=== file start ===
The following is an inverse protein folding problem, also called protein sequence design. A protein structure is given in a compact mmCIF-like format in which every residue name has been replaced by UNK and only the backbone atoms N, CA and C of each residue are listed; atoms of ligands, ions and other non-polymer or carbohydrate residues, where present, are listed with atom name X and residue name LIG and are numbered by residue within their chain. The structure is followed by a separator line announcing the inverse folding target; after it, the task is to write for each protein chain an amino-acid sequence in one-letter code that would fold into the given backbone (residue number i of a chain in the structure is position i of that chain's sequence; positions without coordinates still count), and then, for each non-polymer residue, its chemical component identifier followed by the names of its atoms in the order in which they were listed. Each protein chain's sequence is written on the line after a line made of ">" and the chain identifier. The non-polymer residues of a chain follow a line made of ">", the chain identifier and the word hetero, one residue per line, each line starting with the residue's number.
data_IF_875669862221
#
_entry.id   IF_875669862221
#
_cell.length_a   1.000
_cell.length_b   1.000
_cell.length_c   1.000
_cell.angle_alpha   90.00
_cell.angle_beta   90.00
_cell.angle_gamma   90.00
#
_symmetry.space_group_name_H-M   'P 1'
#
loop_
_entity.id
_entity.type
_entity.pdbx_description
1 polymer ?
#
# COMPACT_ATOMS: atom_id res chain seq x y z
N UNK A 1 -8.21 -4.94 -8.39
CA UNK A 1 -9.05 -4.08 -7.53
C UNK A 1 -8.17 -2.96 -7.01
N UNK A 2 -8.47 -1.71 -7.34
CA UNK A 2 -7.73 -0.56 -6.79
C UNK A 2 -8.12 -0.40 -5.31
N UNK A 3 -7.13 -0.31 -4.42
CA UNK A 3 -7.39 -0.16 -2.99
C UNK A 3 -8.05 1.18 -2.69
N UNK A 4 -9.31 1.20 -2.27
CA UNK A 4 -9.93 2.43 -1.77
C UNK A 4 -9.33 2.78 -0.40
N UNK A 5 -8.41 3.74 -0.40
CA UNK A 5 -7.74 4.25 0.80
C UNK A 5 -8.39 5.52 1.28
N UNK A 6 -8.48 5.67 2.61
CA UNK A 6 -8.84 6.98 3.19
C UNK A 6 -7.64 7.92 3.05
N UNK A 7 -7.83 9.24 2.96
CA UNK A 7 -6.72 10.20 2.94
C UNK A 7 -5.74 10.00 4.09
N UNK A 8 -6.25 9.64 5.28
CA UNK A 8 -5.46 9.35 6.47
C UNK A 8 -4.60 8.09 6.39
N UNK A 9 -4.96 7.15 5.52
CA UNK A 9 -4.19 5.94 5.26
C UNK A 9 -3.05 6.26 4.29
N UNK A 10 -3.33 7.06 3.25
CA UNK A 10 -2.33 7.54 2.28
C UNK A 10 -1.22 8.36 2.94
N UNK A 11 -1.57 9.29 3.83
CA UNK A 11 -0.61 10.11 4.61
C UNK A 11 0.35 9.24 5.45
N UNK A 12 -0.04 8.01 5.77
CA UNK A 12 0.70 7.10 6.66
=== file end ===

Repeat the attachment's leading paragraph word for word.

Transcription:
The following is an inverse protein folding problem, also called protein sequence design. A protein structure is given in a compact mmCIF-like format in which every residue name has been replaced by UNK and only the backbone atoms N, CA and C of each residue are listed; atoms of ligands, ions and other non-polymer or carbohydrate residues, where present, are listed with atom name X and residue name LIG and are numbered by residue within their chain. The structure is followed by a separator line announcing the inverse folding target; after it, the task is to write for each protein chain an amino-acid sequence in one-letter code that would fold into the given backbone (residue number i of a chain in the structure is position i of that chain's sequence; positions without coordinates still count), and then, for each non-polymer residue, its chemical component identifier followed by the names of its atoms in the order in which they were listed. Each protein chain's sequence is written on the line after a line made of ">" and the chain identifier. The non-polymer residues of a chain follow a line made of ">", the chain identifier and the word hetero, one residue per line, each line starting with the residue's number.